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Maverick Mother (2007)


When filmmaker Janet Merewether decides to have a baby on her own, she keeps a personal video diary and films conversations with her parents, brothers, sisters-in-law and friends. She plans to become a solo mother by choice, but ends up pregnant by chance. Jackie Farkas films the birth of the filmmaker’s son, and DOP Justine Kerrigan shoots studio sequences which critique historical and media representations of motherhood. The film analyses both the traditional nuclear family structure, and the shifting role of contemporary fathers in society. Merewether narrates.

Curator’s notes

Janet Merewether has been a feminist from an early age. She’s had a career, relationships and affairs, but at age 39 knows that if she doesn’t have a baby soon, she will miss out on an experience she yearns for. She doesn’t have a partner, but that doesn’t stop her. She decides to go solo and documents the process, interrogating the social issues relevant to being a single mum.

In her director’s statement, Merewether ironically notes that her first ‘maternal’ feelings were aroused while watching David Lynch’s Eraserhead (1977) as a teenager. She knew then that she would never be a traditional wife and mother. With her biological clock ticking faster and faster, she feels she must act. It takes nerve to decide to have a child on your own but she is open about her choice (see clip one).

The filmmaker explores the different options open to her to become pregnant. Donor registers, casual sex without condoms, obliging male friends – all these methods are fraught in different ways. She relies on her friends for advice (see clip two).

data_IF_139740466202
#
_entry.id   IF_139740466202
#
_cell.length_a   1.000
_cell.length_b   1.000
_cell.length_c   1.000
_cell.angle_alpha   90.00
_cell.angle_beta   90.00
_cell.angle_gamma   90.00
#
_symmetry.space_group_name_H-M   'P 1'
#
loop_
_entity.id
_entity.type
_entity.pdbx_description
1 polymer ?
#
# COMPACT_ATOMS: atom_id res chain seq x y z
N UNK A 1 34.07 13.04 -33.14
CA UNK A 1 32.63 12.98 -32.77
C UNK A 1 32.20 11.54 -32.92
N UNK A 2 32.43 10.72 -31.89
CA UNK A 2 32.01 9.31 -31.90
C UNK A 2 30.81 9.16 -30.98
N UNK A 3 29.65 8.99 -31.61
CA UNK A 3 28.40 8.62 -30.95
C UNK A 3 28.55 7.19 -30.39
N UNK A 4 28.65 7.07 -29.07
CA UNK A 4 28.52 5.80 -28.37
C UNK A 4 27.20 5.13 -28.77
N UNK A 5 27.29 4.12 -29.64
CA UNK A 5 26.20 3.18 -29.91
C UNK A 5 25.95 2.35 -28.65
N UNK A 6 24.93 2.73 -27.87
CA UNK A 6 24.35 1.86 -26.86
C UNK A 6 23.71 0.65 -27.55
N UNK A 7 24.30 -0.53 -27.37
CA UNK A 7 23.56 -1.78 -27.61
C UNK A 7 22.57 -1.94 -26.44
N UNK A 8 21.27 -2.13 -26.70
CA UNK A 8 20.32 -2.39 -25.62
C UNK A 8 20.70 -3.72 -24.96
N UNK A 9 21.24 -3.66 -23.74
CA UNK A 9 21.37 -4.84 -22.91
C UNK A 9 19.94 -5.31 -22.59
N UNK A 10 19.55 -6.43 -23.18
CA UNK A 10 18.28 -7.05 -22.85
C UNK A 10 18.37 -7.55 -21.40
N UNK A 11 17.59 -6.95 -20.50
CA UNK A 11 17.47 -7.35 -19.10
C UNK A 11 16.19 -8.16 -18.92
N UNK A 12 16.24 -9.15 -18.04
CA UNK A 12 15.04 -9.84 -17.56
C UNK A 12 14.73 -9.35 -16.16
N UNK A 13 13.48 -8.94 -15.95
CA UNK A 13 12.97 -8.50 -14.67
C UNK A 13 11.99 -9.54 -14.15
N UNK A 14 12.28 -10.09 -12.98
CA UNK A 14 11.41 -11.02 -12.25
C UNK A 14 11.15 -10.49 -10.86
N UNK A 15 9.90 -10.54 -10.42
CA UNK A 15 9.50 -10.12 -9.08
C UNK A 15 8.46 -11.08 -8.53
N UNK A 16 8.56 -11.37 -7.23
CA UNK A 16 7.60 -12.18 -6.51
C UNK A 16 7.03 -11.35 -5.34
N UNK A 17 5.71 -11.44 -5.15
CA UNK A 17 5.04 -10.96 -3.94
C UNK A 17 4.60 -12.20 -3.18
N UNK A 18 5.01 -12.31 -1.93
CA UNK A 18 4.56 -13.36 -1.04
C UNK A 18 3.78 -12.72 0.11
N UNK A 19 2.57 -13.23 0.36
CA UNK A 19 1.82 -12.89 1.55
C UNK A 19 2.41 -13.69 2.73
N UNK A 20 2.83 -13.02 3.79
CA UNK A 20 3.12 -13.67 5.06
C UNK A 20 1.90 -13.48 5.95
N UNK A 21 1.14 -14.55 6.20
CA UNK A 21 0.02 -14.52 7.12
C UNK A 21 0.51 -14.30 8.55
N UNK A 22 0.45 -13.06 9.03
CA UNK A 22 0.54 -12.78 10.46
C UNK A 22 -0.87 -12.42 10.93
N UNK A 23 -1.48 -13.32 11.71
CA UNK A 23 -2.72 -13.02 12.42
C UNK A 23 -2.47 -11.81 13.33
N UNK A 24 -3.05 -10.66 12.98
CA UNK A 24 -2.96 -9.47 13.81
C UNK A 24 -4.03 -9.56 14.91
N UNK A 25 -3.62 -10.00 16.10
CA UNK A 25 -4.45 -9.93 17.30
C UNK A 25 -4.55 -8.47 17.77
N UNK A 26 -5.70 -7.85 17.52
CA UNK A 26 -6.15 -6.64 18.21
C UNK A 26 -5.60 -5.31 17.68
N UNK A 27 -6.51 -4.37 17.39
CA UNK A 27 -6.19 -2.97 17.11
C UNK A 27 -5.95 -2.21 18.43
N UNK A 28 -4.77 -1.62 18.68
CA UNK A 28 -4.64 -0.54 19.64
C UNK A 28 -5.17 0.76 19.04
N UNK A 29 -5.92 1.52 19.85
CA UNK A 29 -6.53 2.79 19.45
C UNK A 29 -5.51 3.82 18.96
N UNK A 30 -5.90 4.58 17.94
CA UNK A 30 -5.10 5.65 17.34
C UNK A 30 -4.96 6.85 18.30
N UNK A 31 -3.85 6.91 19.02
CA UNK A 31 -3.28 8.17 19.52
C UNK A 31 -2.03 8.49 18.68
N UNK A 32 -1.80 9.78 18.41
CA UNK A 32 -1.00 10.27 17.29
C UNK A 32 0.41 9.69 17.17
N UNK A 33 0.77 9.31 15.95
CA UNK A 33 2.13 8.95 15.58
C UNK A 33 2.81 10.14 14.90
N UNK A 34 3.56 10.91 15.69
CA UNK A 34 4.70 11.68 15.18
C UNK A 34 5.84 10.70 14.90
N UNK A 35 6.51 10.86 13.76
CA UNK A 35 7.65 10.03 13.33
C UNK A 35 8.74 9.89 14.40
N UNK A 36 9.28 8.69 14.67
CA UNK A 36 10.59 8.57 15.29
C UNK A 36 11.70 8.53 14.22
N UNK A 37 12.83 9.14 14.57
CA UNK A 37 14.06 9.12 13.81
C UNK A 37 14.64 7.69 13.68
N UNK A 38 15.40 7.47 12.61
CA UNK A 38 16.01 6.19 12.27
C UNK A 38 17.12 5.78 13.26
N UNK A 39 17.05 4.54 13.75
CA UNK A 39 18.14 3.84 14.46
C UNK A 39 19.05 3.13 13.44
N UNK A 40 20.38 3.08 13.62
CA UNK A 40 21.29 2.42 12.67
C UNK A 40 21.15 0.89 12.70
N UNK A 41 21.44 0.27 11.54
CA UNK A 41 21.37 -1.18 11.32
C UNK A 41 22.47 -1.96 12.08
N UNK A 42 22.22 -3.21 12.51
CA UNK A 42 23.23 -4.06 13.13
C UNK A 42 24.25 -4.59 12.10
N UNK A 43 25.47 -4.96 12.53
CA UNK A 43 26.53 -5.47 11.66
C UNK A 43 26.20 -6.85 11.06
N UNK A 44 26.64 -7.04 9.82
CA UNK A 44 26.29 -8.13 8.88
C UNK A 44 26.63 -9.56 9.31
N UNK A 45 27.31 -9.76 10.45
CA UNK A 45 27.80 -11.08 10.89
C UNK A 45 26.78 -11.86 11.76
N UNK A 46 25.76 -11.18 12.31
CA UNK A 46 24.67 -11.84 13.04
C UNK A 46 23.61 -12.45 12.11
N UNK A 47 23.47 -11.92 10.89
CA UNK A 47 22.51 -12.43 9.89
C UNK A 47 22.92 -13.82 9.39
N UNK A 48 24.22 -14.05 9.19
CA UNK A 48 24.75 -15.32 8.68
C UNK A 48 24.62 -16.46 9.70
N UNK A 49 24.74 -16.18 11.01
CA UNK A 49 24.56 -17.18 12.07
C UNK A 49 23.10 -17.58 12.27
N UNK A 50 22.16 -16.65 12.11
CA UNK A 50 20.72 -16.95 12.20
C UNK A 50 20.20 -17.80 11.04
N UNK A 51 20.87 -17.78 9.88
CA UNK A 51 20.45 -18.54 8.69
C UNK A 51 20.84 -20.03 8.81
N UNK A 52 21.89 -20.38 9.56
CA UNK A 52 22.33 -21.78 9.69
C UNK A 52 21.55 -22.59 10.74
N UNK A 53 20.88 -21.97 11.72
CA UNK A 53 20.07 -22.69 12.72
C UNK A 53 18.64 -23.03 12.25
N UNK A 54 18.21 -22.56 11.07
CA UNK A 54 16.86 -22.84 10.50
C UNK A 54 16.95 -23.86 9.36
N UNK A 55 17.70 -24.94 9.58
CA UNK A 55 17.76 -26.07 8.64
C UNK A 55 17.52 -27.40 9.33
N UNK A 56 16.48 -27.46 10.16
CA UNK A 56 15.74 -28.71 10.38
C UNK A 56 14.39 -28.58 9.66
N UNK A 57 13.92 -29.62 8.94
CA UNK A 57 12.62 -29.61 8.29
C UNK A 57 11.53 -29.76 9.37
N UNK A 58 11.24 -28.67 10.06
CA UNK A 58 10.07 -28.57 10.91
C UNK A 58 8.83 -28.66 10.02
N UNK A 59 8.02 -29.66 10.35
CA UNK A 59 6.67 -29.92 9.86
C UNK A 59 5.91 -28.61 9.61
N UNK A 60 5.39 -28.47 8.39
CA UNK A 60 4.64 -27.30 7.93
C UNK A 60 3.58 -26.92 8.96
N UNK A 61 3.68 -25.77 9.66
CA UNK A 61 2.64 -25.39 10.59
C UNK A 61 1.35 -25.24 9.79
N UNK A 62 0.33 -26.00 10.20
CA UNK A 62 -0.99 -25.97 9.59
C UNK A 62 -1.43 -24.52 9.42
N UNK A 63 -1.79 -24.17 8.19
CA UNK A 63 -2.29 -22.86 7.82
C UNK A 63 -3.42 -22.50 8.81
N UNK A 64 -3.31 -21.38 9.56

Merewether gets pregnant without having to use the donor register. Two of her close friends attend the birth. Later, she listens to a radio program featuring a woman who wrote a book about boys being raised without fathers. Merewether uses this interview on the soundtrack to corroborate her beliefs. Throughout the film, she persistently tries to contact the baby’s father by phone messages, texts and letters (see clip three). For her it’s important that her son, Arlo, knows his father’s identity.

Maverick Mother is an engaging, informative and personal film. Merewether calls it a ‘hybrid film’ – it has stylised studio scenes integrated with historical footage, super 8, video diary and observational footage. In a similar vein to her previous film, Jabe Babe: A Heightened Life (2005), the filmmaker collaborates with her crew to devise stylised scenes that add irony, humour, quirkiness and pathos. Maverick Mother references film genres such as horror, pornography and romance and is informed by renaissance art and photomontage traditions.

Maverick Mother screened on SBS on 1 February 2008. It won Best Australian Documentary (General) and Best Australian Documentary (Human Story) at the 2008 ATOM Awards. It also won an Audience award and Jury Special Mention at the 2008 Taiwan International Documentary Festival.